DCSIMG

Internet ban for web expert over child porn swoop

  • by ALAN MCEWEN
 

A COMPUTER games designer who previously worked at the birthplace of the worldwide web has been banned from using the internet after downloading child pornography.

Graeme Jefferis, a former employee at CERN in Switzerland, was caught with a stash of nearly 15,000 indecent images of children after a swoop by police on his Corstorphine home.

The 32-year-old was also found to have downloaded nearly 1000 child porn movies.

Officers raided his home following a tip-off and Jefferis appeared at the High Court in Edinburgh yesterday to admit his guilt.

Judge Lord Woolman banned Jefferis from using the internet – but made an exception for his work as a software engineer.

Jefferis, who has a degree in software engineering, was also banned from being alone with children while he awaits sentencing next month. Defence lawyer Jim Stephenson told the court that Jefferis had spent £3000 for sessions with a doctor for treatment following his arrest by police.

Advocate depute Alison Di Rollo, prosecuting, said examination revealed a total of 14,492 still images and 969 movies, almost all featuring girls aged between six and 14, but some of the footage showed children only a few months old. Jefferis also had applications installed which allowed the pictures to be swapped with others.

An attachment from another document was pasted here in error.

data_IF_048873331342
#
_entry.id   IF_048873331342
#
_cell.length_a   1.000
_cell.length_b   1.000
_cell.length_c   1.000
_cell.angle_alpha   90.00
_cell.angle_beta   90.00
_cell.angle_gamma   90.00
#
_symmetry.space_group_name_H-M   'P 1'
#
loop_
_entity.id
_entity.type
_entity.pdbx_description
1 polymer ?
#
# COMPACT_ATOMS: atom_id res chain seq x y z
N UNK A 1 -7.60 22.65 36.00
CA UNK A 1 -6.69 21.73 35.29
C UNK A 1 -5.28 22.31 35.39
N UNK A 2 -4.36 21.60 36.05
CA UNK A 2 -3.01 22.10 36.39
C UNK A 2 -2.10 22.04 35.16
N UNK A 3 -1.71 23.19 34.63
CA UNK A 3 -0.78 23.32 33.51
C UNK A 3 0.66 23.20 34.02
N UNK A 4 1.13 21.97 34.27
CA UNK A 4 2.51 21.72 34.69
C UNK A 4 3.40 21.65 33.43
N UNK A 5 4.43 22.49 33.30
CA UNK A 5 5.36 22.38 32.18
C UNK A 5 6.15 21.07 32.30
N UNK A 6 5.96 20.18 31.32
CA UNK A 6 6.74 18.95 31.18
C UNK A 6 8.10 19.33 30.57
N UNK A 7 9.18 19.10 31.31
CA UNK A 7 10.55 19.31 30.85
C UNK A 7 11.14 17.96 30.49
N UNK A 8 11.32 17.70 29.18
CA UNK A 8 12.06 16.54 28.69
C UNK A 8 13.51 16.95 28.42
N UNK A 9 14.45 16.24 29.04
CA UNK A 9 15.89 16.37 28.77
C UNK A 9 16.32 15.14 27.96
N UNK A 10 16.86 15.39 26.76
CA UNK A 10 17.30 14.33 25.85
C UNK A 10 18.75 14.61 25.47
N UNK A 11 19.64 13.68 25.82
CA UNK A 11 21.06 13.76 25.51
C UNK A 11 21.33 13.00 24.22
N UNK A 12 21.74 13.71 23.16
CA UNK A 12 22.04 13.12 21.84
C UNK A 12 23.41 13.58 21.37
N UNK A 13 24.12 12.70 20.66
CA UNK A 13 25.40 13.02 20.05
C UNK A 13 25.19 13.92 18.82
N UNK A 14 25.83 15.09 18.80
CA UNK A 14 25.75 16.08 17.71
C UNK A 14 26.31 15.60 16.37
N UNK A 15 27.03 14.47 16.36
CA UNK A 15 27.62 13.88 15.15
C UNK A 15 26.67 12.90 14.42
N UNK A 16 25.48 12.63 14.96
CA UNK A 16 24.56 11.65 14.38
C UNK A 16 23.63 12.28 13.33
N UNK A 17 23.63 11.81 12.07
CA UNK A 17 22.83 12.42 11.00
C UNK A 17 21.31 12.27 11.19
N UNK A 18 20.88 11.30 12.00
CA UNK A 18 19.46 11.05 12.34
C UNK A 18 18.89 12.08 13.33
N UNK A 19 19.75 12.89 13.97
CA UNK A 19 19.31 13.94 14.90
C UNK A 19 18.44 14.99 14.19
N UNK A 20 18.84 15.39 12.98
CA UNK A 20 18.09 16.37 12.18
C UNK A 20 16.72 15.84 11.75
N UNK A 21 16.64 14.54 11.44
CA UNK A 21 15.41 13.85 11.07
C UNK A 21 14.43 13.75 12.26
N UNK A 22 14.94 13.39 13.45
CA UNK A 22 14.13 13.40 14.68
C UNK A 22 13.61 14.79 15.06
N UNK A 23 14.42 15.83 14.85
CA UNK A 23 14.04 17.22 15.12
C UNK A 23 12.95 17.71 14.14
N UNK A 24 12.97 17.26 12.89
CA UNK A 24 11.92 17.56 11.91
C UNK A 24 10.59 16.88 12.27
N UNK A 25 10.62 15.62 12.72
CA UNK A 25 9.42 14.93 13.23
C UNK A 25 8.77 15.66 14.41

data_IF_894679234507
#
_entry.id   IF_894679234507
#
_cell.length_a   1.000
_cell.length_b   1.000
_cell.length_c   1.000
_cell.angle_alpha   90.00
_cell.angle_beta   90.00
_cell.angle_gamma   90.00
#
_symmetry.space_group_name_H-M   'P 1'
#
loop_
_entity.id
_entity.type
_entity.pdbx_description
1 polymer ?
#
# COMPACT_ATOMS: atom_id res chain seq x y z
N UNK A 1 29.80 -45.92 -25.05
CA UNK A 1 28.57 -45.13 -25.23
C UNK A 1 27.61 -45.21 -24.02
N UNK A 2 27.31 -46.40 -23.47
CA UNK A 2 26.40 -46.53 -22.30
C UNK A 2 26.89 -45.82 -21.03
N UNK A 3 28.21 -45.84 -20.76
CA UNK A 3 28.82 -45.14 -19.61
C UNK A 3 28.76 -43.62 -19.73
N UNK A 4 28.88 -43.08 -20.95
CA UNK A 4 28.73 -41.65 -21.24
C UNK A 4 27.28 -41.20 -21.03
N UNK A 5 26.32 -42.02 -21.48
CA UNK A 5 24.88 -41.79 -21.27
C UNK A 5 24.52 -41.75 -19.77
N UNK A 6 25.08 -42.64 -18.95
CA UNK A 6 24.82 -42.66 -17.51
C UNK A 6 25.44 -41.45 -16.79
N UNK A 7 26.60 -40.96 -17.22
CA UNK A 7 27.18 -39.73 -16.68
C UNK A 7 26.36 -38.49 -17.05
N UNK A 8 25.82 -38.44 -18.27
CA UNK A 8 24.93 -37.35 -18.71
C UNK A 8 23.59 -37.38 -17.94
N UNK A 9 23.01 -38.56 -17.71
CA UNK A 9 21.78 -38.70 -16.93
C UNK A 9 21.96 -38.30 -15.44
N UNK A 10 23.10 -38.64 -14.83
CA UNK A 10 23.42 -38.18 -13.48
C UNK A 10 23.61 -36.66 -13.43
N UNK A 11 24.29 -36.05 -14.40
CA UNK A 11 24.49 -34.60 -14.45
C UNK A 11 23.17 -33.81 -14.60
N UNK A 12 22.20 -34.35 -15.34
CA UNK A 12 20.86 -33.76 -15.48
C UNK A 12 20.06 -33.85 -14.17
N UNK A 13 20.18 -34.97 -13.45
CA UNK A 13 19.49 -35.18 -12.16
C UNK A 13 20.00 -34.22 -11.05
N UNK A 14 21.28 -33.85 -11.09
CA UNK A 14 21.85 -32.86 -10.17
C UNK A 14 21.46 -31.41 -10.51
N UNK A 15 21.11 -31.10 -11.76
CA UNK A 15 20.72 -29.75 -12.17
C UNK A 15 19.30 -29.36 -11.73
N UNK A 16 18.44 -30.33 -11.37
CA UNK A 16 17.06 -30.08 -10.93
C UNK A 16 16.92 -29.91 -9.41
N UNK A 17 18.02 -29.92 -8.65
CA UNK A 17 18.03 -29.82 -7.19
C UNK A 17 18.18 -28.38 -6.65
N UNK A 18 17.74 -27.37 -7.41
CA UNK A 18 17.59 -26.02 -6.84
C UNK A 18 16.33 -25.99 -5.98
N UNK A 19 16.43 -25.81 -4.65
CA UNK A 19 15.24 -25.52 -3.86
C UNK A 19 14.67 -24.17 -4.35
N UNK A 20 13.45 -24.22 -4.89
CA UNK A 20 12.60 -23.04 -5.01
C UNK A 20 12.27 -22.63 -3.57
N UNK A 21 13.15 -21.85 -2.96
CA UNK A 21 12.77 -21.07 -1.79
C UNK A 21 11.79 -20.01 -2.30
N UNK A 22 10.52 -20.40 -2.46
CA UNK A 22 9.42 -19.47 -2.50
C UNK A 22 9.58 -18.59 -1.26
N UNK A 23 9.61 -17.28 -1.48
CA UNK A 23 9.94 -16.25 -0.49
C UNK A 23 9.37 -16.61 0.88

At court yesterday, Jefferis pleaded guilty to downloading indecent photos of children between August 2008 and April last year, and to distributing or showing indecent images. Jefferis has worked for a US-based software firm which creates computer adventure games, and his entry on its website says he has done “99 per cent of the programming on all games”.

Jefferis’ entry says he “plays clarinet, saxophone, and bass guitar, and his code is fuelled by hot tea, Irn Bru, and biscuits”.

He worked in software at CERN (European Organization for Nuclear Research), which is also home to the world’s largest particle physics laboratory.

Jefferis worked on the Internet Services Team at CERN, improving web access for its thousands of staff and visiting scientists and engineers. The worldwide web began as a CERN project, initiated by Tim Berners-Lee in 1989.

 
 
 

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